Burning Qs: Will the Heat trade Kyle Lowry?

May 29, 2023; Boston, Massachusetts, USA; Miami Heat guard Kyle Lowry (7) looks on in warm ups before game seven against the Boston Celtics in the Eastern Conference Finals for the 2023 NBA playoffs at TD Garden. Mandatory Credit: David Butler II-USA TODAY Sports
May 29, 2023; Boston, Massachusetts, USA; Miami Heat guard Kyle Lowry (7) looks on in warm ups before game seven against the Boston Celtics in the Eastern Conference Finals for the 2023 NBA playoffs at TD Garden. Mandatory Credit: David Butler II-USA TODAY Sports /

Welcome to another “Burning Questions” Miami Heat mailbag! It’s the mailbag with hot questions and even hotter answers.

As always, you can submit your questions to me on X, formerly Twitter, @wcgoldberg or email them to wcgoldberg@gmail.com. Alright, fire away!

No, and no.

Despite Kai Jones being the self-proclaimed “GOAT,” I don’t think he can beat Thomas Bryant or Orlando Robinson out for minutes. In two years in Charlotte, he could barely get on the floor. Zero starts, 613 career minutes. That’s 32 fewer minutes than Eugene Omoruyi played all of last season. Do you know who that is? Me neither!

Jones has plenty of talent but the Heat aren’t in position to be taking on more projects, especially ones with such a warped sense of where they stand.

As far as Dragic, look, I don’t want to say anything bad about him. Let’s just point out that he’s 37 and hasn’t played significant minutes in two seasons despite playing for four different teams. The vibes would be great, but that isn’t the Heat’s priority. Not to mention that because of his experience, a minimum for Dragic would be much more expensive (especially when considering the luxury tax) than a minimum contract for, say, Dru Smith.

Speaking of Dru Smith, he has a decent chance of landing the 14th roster spot if only because the Heat need depth in the backcourt. The other option would be Jamal Cain who, like Smith, is currently on a two-way contract. Cole Swider will make the team but the Heat don’t necessarily need him on the 15-man roster. If either Cain or Smith gets promoted, Swider can backfill that vacated two-way spot.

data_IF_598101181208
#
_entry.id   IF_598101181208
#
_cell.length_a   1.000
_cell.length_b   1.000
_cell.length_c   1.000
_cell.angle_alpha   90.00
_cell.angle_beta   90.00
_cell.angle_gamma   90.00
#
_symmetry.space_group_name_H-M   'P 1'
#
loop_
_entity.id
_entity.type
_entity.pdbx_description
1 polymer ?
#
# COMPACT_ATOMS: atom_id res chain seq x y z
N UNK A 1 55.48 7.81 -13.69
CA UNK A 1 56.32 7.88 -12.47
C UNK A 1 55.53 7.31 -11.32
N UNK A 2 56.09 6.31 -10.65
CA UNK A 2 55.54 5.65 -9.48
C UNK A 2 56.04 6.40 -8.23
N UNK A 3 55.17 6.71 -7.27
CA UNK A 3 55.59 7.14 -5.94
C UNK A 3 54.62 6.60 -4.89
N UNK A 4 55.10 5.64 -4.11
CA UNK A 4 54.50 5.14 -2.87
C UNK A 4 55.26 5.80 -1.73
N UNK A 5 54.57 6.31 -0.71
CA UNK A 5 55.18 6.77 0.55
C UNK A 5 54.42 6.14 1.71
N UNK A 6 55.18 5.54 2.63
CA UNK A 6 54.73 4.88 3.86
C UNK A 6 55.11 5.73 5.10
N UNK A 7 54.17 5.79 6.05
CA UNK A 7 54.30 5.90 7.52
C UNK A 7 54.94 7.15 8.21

As “NBA-ready” as Jaime Jaquez Jr. might be, he’s still a rookie, and asking a rookie to run the second unit of a playoff team is asking an awful lot. But I like the idea of Jaquez being a secondary ball-handler on an up-tempo second unit when Jimmy Butler is on the bench.

Jaquez can do stuff, and the Heat need guys that can do stuff. That’s why they replaced Cody Zeller — a solid player but not exactly a stuff-doer — with Thomas Bryant — who can make mistakes but also makes stuff happen. Stuff, like getting up shots, grabbing offensive rebounds and jumping passing lanes, is good.

Jaquez can do that alongside Kyle Lowry or in a group led by Tyler Herro. Jaquez’s potential emergence shouldn’t dictate how the Heat handle their point guard position.

The short answer is yes.

Now for the longer answer.

As we saw last season with Russell Westbrook, expiring contracts have value, especially at the trade deadline. The Lakers flipped Westbrook and a future first-round pick in a package that reshaped the roster and propelled the Lakers to the Western Conference finals.

TBD if that sort of trade exists for the Heat, but keep in mind that Miami’s problem isn’t the same as LA’s. Those Lakers had star power but lacked depth. These Heat have depth but lack top-end talent. If I were the Heat, I’d consider packaging Lowry and a first-round pick for a top-50ish player on a long-term contract that another team is trying to get off of around the trade deadline.

If things go south for New Orleans, would they look to unload C.J. McCollum? Will Portland eventually try to trade away Jerami Grant? Does Washington see what they could get for Kyle Kuzma?

It’s inconceivable. Part of me wonders if there was some sort of clerical error, like Adebayo’s name just wasn’t listed as an option. I don’t know, because I don’t know how the survey works. But asking someone what they think of Bam Adebayo is becoming a great way to test how much basketball they actually watch.

On the flip side, the outrage about Adebayo’s absence could stoke the flames for a Defensive Player of the Year campaign. I maintain that Adebayo was robbed of the 2022 DPOY award that went to Marcus Smart. He’s been a candidate multiple times and will be for the next several years. Adebayo will get a DPOY award eventually.

Rank the following players in order of potential: Cole Swider, Jamie Jaquez Jr., R.J. Hampton, Orlando Robinson, Nikola Jovic. — RJ

  1. Jovic — He has a rare combination of ball skills and size. If he can put it all together, you’re looking at a player with All-Star potential.
  2. Jaquez — Love his feel for the game and his ability to defend multiple positions. If that jumper can be consistent, there’s a world where Jaquez can be one of the more impactful two-way players in the league.
  3. Robinson — A 7-footer who rebounds well and has floor-spacing potential, Robinson’s best-case is probably a longtime NBA backup and fill-in starter. That’s a good career.
  4. Swider — Teams need 3-point shooting, and Swider has the potential to be one of the best 20-or-so 3-point shooters in the league.
  5. Hampton — Super athletic but I need to see all the straight-line talent translate in a game before I get excited.